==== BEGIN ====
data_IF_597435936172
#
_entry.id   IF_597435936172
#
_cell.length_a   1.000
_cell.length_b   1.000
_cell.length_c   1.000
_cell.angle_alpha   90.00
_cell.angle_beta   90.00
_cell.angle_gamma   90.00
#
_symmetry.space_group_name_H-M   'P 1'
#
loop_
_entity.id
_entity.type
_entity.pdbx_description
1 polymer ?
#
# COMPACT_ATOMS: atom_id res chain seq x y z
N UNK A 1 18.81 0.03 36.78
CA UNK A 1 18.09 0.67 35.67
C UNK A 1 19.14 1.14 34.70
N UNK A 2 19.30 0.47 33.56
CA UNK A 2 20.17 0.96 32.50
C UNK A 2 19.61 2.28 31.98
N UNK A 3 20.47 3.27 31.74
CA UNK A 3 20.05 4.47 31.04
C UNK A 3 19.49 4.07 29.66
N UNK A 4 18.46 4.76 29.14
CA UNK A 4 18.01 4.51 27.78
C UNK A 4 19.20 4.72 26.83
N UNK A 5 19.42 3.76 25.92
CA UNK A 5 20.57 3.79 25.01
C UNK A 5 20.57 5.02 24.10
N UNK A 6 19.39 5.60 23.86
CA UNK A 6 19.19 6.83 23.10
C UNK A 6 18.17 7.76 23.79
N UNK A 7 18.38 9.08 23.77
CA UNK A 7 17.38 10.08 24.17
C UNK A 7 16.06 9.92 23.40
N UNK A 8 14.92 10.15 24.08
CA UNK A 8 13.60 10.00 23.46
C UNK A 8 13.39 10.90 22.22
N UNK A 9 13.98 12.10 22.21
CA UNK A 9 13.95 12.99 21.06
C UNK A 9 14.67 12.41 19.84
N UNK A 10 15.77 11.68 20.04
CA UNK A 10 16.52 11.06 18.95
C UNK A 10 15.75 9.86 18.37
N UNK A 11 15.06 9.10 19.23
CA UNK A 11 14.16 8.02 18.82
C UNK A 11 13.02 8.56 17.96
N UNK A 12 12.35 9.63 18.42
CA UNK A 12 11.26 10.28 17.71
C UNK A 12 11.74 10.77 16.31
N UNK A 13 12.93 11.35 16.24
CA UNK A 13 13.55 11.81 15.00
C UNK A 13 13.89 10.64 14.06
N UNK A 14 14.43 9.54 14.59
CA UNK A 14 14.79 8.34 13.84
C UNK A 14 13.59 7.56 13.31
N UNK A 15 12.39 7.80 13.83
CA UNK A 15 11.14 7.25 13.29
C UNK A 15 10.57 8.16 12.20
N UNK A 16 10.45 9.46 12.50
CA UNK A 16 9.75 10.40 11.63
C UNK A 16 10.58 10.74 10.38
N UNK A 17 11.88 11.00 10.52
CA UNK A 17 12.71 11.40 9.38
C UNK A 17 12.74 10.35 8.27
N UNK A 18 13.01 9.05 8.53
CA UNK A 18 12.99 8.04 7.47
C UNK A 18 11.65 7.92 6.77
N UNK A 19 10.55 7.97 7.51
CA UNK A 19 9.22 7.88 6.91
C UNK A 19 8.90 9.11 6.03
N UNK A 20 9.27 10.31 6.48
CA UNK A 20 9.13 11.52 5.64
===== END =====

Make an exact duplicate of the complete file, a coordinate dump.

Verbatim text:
data_IF_597435936172
#
_entry.id   IF_597435936172
#
_cell.length_a   1.000
_cell.length_b   1.000
_cell.length_c   1.000
_cell.angle_alpha   90.00
_cell.angle_beta   90.00
_cell.angle_gamma   90.00
#
_symmetry.space_group_name_H-M   'P 1'
#
loop_
_entity.id
_entity.type
_entity.pdbx_description
1 polymer ?
#
# COMPACT_ATOMS: atom_id res chain seq x y z
N UNK A 1 18.81 0.03 36.78
CA UNK A 1 18.09 0.67 35.67
C UNK A 1 19.14 1.14 34.70
N UNK A 2 19.30 0.47 33.56
CA UNK A 2 20.17 0.96 32.50
C UNK A 2 19.61 2.28 31.98
N UNK A 3 20.47 3.27 31.74
CA UNK A 3 20.05 4.47 31.04
C UNK A 3 19.49 4.07 29.66
N UNK A 4 18.46 4.76 29.14
CA UNK A 4 18.01 4.51 27.78
C UNK A 4 19.20 4.72 26.83
N UNK A 5 19.42 3.76 25.92
CA UNK A 5 20.57 3.79 25.01
C UNK A 5 20.57 5.02 24.10
N UNK A 6 19.39 5.60 23.86
CA UNK A 6 19.19 6.83 23.10
C UNK A 6 18.17 7.76 23.79
N UNK A 7 18.38 9.08 23.77
CA UNK A 7 17.38 10.08 24.17
C UNK A 7 16.06 9.92 23.40
N UNK A 8 14.92 10.15 24.08
CA UNK A 8 13.60 10.00 23.46
C UNK A 8 13.39 10.90 22.22
N UNK A 9 13.98 12.10 22.21
CA UNK A 9 13.95 12.99 21.06
C UNK A 9 14.67 12.41 19.84
N UNK A 10 15.77 11.68 20.04
CA UNK A 10 16.52 11.06 18.95
C UNK A 10 15.75 9.86 18.37
N UNK A 11 15.06 9.10 19.23
CA UNK A 11 14.16 8.02 18.82
C UNK A 11 13.02 8.56 17.96
N UNK A 12 12.35 9.63 18.42
CA UNK A 12 11.26 10.28 17.71
C UNK A 12 11.74 10.77 16.31
N UNK A 13 12.93 11.35 16.24
CA UNK A 13 13.55 11.81 15.00
C UNK A 13 13.89 10.64 14.06
N UNK A 14 14.43 9.54 14.59
CA UNK A 14 14.79 8.34 13.84
C UNK A 14 13.59 7.56 13.31
N UNK A 15 12.39 7.80 13.83
CA UNK A 15 11.14 7.25 13.29
C UNK A 15 10.57 8.16 12.20
N UNK A 16 10.45 9.46 12.50
CA UNK A 16 9.75 10.40 11.63
C UNK A 16 10.58 10.74 10.38
N UNK A 17 11.88 11.00 10.52
CA UNK A 17 12.71 11.40 9.38
C UNK A 17 12.74 10.35 8.27
N UNK A 18 13.01 9.05 8.53
CA UNK A 18 12.99 8.04 7.47
C UNK A 18 11.65 7.92 6.77
N UNK A 19 10.55 7.97 7.51
CA UNK A 19 9.22 7.88 6.91
C UNK A 19 8.90 9.11 6.03
N UNK A 20 9.27 10.31 6.48
CA UNK A 20 9.13 11.52 5.64